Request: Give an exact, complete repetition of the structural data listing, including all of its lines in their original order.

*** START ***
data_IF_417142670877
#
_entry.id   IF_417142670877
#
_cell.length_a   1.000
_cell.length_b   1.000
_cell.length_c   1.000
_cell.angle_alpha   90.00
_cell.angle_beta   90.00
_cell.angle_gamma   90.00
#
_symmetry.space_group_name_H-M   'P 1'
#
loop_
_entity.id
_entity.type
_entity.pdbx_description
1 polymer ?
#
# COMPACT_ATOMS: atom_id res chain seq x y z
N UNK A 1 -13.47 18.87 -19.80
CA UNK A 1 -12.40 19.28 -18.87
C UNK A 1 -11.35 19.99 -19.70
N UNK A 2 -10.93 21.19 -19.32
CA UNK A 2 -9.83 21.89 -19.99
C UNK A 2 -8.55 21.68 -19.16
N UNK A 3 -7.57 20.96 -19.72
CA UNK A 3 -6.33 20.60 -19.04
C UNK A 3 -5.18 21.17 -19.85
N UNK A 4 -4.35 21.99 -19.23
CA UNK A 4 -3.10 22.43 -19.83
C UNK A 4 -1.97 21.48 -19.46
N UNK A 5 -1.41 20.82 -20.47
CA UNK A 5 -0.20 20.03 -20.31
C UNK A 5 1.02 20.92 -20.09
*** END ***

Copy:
data_IF_417142670877
#
_entry.id   IF_417142670877
#
_cell.length_a   1.000
_cell.length_b   1.000
_cell.length_c   1.000
_cell.angle_alpha   90.00
_cell.angle_beta   90.00
_cell.angle_gamma   90.00
#
_symmetry.space_group_name_H-M   'P 1'
#
loop_
_entity.id
_entity.type
_entity.pdbx_description
1 polymer ?
#
# COMPACT_ATOMS: atom_id res chain seq x y z
N UNK A 1 -13.47 18.87 -19.80
CA UNK A 1 -12.40 19.28 -18.87
C UNK A 1 -11.35 19.99 -19.70
N UNK A 2 -10.93 21.19 -19.32
CA UNK A 2 -9.83 21.89 -19.99
C UNK A 2 -8.55 21.68 -19.16
N UNK A 3 -7.57 20.96 -19.72
CA UNK A 3 -6.33 20.60 -19.04
C UNK A 3 -5.18 21.17 -19.85
N UNK A 4 -4.35 21.99 -19.23
CA UNK A 4 -3.10 22.43 -19.83
C UNK A 4 -1.97 21.48 -19.46
N UNK A 5 -1.41 20.82 -20.47
CA UNK A 5 -0.20 20.03 -20.31
C UNK A 5 1.02 20.92 -20.09